• Heady, I found the protective pants (diapers the best). I use a booster pad and double up at night. Also a cloth permanent pad with a very absorbent pad topped with a light one. The urine( if it makes it out of the double diapers) rarely gets past the first disposable. It is almost impossible to wear diapers with a catheter and he no longer uses the loo so now I have to deal with bed messes-not fun. For me catheter not better. And until we see doctor and get something more discreet we really cannot go out with a bag of urine trailing from his body. I know they have those bags that tape to the leg but the whole thing is such a hassle and he now is depressed and won't get out of bed. He was doing so well since his last hospitalization and was taking an interest in things around him and enjoying our outings. The OT even had him up and walking with support a bit! I feel like he is giving up now. He has not lost his appetite thank God as he has made it known from the beginning no PEG. And since we started the thickened liquids he rarely coughs or chokes anymore. EC I am glad he has gotten over trying to get up in the wee hours (no pun intended). Really helps with avoid falls and getting a proper night's sleep. And we are like a mommy & me group discussing toileting and feeding. I thought this part of my life were over years ago-oh well. And Heady he has never had an accident with the diapers except when he does a stinky in the middle of dinner in the restaurant. Can't run him to the ladies room to change him like we did without children now can we? I think this disease hits everyone so differently within a general framework if that makes any sense. F seems so advanced in some areas and not so (compared to others on here). But I am so glad we have an open forum to discuss these things here.  Wish we could have a PJ party like we did as teenagers. Stay up all night and drink wine and eat comfort foods and do our own nails for a change lol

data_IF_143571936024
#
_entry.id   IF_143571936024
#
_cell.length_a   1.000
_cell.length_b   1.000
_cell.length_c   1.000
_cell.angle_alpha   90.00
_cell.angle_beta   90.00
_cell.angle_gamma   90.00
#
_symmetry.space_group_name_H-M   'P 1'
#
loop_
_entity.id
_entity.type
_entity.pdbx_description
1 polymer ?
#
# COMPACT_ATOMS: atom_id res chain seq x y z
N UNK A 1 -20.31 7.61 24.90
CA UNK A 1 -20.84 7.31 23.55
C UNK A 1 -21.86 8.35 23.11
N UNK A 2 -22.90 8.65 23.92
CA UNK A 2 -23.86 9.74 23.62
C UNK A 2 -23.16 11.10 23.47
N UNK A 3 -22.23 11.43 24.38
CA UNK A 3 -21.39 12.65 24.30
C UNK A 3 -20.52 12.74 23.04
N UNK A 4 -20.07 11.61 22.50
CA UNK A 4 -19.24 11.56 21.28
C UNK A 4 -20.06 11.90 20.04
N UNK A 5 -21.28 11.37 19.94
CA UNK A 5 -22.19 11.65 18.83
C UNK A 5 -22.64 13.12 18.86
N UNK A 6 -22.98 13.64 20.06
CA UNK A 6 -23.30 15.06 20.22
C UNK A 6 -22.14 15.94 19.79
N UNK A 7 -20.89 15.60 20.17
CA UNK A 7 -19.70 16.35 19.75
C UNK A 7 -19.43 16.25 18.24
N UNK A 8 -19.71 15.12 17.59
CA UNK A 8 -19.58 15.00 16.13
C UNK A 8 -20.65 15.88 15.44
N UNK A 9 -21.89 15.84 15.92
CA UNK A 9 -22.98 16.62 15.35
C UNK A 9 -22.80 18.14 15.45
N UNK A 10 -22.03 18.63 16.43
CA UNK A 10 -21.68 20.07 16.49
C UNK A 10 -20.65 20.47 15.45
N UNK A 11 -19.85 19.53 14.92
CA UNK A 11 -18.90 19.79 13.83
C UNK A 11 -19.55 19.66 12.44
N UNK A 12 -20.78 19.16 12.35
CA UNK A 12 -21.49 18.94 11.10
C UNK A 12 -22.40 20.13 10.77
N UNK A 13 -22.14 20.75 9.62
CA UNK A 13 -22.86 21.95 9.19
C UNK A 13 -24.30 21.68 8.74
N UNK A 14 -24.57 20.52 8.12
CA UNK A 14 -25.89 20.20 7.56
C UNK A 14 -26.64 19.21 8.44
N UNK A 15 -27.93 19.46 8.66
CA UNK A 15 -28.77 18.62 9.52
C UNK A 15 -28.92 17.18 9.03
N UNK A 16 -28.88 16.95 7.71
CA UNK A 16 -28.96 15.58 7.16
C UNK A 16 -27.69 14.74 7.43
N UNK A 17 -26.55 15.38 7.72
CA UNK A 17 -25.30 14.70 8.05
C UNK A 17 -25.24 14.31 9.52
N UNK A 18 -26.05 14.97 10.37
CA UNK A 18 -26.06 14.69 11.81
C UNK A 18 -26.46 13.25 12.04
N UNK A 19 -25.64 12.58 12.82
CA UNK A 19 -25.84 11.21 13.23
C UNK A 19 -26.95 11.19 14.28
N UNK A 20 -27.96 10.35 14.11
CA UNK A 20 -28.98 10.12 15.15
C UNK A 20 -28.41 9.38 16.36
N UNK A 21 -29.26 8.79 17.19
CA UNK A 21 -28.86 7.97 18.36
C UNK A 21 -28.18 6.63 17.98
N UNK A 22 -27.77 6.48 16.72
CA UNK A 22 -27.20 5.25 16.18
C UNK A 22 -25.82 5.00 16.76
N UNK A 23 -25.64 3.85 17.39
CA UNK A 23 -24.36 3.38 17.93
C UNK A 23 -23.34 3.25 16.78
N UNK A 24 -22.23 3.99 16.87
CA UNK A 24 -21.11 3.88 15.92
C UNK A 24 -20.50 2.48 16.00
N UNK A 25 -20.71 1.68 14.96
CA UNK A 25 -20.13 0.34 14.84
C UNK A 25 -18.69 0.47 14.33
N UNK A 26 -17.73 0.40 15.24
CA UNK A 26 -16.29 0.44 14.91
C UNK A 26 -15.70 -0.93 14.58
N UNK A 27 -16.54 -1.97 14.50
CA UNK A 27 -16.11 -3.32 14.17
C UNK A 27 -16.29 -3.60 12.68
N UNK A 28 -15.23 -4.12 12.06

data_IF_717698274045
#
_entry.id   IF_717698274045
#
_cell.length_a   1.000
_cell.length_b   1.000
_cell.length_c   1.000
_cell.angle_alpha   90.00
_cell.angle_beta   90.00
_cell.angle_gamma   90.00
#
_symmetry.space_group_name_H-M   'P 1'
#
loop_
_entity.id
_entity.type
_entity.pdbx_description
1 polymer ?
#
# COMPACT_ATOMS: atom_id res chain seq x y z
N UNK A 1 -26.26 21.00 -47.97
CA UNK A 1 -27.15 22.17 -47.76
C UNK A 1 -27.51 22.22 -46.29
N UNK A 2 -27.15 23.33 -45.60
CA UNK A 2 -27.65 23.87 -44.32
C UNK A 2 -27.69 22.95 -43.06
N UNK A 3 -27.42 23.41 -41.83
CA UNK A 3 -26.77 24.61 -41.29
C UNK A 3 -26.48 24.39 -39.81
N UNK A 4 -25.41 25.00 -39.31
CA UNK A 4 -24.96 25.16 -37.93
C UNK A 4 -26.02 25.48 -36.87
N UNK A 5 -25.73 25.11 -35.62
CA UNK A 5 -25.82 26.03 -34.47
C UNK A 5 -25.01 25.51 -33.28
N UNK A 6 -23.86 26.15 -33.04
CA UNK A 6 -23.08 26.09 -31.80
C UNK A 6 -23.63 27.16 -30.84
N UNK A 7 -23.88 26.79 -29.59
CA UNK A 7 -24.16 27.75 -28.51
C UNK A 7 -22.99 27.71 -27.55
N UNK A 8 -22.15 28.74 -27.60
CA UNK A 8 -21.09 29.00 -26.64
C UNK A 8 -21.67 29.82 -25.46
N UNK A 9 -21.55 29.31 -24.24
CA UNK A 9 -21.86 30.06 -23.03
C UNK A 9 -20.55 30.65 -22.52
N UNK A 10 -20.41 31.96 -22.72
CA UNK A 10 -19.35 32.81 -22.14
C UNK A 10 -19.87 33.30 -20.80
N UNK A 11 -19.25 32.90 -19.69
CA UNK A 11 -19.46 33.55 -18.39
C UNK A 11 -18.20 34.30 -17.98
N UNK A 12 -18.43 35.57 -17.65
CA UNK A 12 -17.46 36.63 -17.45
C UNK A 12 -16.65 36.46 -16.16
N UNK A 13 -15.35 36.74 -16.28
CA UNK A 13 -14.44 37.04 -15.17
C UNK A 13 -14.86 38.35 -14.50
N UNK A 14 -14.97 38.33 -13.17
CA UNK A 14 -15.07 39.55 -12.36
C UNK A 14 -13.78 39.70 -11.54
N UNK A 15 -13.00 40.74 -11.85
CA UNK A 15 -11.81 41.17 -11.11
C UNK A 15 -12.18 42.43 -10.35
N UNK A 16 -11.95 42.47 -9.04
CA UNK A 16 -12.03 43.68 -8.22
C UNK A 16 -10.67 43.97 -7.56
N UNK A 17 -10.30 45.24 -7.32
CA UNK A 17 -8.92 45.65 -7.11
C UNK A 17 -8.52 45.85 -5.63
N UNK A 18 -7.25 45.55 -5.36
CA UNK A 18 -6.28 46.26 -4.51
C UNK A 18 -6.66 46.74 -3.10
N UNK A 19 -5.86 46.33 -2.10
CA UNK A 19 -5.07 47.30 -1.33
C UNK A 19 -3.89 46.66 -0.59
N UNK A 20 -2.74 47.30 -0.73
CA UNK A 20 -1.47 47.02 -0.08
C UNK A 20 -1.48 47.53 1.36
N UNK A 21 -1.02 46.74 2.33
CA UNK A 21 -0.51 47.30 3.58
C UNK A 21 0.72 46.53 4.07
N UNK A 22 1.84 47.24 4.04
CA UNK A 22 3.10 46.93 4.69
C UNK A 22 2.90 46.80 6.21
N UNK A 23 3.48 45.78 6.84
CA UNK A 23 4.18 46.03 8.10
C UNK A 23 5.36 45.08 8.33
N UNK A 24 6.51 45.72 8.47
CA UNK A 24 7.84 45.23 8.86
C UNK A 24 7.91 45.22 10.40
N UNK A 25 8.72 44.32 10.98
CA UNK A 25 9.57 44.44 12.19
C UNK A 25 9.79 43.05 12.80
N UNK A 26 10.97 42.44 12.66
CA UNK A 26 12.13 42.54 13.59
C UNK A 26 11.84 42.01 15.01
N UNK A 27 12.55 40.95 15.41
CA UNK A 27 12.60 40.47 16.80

XXX all of you out there!

  • The leg bag is really very easy to manage and perfectly discreet. I was emptying it for him at noon and in the evening, so the aides never had to deal with it, and he had outings with friends without me and no problems at all.  I hope your urologist can help you sort something that returns some quality of life for your husband, Jayne.  This needn't be the last straw.

    Good luck, peace and strength. Ec

  • esterncedar, 

    How do you keep the catheter from leaking. We have a wearable kind, and it leaks bad. What am I doing wrong?

  • I don't think the wearable kind works very well. F hated it when we tried it for nightime over 2 years ago. What he has now was inserted at the hospital. I think pull ups with booster pads work very well. His urologist feels he needs to keep the catheter in. So there you have it

  • Keeping the penis in place is key to no leaking with the molded plastic external catheter, and we had such mixed success with that I gave it up. Can't use convenes due to retraction, though some folks have had good luck with those.

  • This is a crazy subject. How can you tell if it has retracted. I tried the catheter again last night. The molded plastic was completely off him the next morning. I do not think he would pull it off. My niece is a surgical nurse (RN), I might call and get advice from her. Thank you for help.

  • Enough of what? The catheter....or something more?

  • Wanting to try and fight. Life I guess. That's why it upset me so much.

  • Loss of urine and bowel controls seems to happen slowly usual seems to be a middle stage of PSP.  M became incontinent slowly over about a year, initially a few accidents weekly, slowly coming up to daily and then all the time from 2 pads a day (day and night) to over 10 with constant clothing issues.  The urinary catheter means back to 2 pads a day, no accidents (except occaisional blockage or removal of leg bag) M happier in social places.  Bowel accidents becoming more common but if I spot the signs no issues but as no vocal cues have to watch for fidgeting.  Problem with PEG feeding bowel movements very loose so accidents are major clean ups.

    So yes incontinence is an issue for PSP (along with many other nuerological conditions) that needs to be thought about.

    Best wishes Tim